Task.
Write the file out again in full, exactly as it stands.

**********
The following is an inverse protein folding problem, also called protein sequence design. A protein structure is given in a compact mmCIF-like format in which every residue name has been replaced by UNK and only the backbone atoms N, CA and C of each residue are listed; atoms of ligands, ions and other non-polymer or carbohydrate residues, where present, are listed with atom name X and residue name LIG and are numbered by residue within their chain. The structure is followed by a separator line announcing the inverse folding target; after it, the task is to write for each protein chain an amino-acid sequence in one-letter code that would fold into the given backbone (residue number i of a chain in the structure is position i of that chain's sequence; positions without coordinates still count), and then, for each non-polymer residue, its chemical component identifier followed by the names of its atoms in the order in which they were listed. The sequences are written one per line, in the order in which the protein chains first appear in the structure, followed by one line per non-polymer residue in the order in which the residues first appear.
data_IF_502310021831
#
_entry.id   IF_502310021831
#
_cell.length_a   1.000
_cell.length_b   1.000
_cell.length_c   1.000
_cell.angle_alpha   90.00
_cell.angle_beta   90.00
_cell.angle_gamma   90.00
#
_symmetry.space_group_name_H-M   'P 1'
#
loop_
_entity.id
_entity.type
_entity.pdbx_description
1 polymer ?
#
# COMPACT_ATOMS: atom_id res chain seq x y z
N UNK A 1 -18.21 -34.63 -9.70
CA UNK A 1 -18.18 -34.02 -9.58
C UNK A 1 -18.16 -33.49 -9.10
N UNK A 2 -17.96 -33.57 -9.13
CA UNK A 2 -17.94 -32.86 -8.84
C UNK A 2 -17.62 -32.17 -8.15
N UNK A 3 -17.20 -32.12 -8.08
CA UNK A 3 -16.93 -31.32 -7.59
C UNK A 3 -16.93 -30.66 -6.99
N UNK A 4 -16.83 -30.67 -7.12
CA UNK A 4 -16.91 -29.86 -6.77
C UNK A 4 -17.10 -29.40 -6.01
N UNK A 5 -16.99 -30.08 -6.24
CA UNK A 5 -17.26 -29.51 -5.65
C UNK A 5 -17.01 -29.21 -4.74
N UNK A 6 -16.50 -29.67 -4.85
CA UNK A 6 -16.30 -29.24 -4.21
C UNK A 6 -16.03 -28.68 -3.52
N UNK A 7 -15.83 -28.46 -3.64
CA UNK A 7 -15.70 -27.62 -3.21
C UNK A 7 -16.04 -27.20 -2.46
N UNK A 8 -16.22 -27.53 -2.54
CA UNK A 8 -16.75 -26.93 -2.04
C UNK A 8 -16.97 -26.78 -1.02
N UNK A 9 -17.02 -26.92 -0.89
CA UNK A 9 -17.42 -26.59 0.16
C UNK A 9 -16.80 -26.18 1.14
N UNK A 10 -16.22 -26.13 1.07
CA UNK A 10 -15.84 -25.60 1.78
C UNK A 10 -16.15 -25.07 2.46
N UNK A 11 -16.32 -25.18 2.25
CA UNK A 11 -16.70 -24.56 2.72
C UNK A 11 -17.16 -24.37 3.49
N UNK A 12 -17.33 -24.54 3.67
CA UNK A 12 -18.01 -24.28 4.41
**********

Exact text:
The following is an inverse protein folding problem, also called protein sequence design. A protein structure is given in a compact mmCIF-like format in which every residue name has been replaced by UNK and only the backbone atoms N, CA and C of each residue are listed; atoms of ligands, ions and other non-polymer or carbohydrate residues, where present, are listed with atom name X and residue name LIG and are numbered by residue within their chain. The structure is followed by a separator line announcing the inverse folding target; after it, the task is to write for each protein chain an amino-acid sequence in one-letter code that would fold into the given backbone (residue number i of a chain in the structure is position i of that chain's sequence; positions without coordinates still count), and then, for each non-polymer residue, its chemical component identifier followed by the names of its atoms in the order in which they were listed. The sequences are written one per line, in the order in which the protein chains first appear in the structure, followed by one line per non-polymer residue in the order in which the residues first appear.
data_IF_502310021831
#
_entry.id   IF_502310021831
#
_cell.length_a   1.000
_cell.length_b   1.000
_cell.length_c   1.000
_cell.angle_alpha   90.00
_cell.angle_beta   90.00
_cell.angle_gamma   90.00
#
_symmetry.space_group_name_H-M   'P 1'
#
loop_
_entity.id
_entity.type
_entity.pdbx_description
1 polymer ?
#
# COMPACT_ATOMS: atom_id res chain seq x y z
N UNK A 1 -18.21 -34.63 -9.70
CA UNK A 1 -18.18 -34.02 -9.58
C UNK A 1 -18.16 -33.49 -9.10
N UNK A 2 -17.96 -33.57 -9.13
CA UNK A 2 -17.94 -32.86 -8.84
C UNK A 2 -17.62 -32.17 -8.15
N UNK A 3 -17.20 -32.12 -8.08
CA UNK A 3 -16.93 -31.32 -7.59
C UNK A 3 -16.93 -30.66 -6.99
N UNK A 4 -16.83 -30.67 -7.12
CA UNK A 4 -16.91 -29.86 -6.77
C UNK A 4 -17.10 -29.40 -6.01
N UNK A 5 -16.99 -30.08 -6.24
CA UNK A 5 -17.26 -29.51 -5.65
C UNK A 5 -17.01 -29.21 -4.74
N UNK A 6 -16.50 -29.67 -4.85
CA UNK A 6 -16.30 -29.24 -4.21
C UNK A 6 -16.03 -28.68 -3.52
N UNK A 7 -15.83 -28.46 -3.64
CA UNK A 7 -15.70 -27.62 -3.21
C UNK A 7 -16.04 -27.20 -2.46
N UNK A 8 -16.22 -27.53 -2.54
CA UNK A 8 -16.75 -26.93 -2.04
C UNK A 8 -16.97 -26.78 -1.02
N UNK A 9 -17.02 -26.92 -0.89
CA UNK A 9 -17.42 -26.59 0.16
C UNK A 9 -16.80 -26.18 1.14
N UNK A 10 -16.22 -26.13 1.07
CA UNK A 10 -15.84 -25.60 1.78
C UNK A 10 -16.15 -25.07 2.46
N UNK A 11 -16.32 -25.18 2.25
CA UNK A 11 -16.70 -24.56 2.72
C UNK A 11 -17.16 -24.37 3.49
N UNK A 12 -17.33 -24.54 3.67
CA UNK A 12 -18.01 -24.28 4.41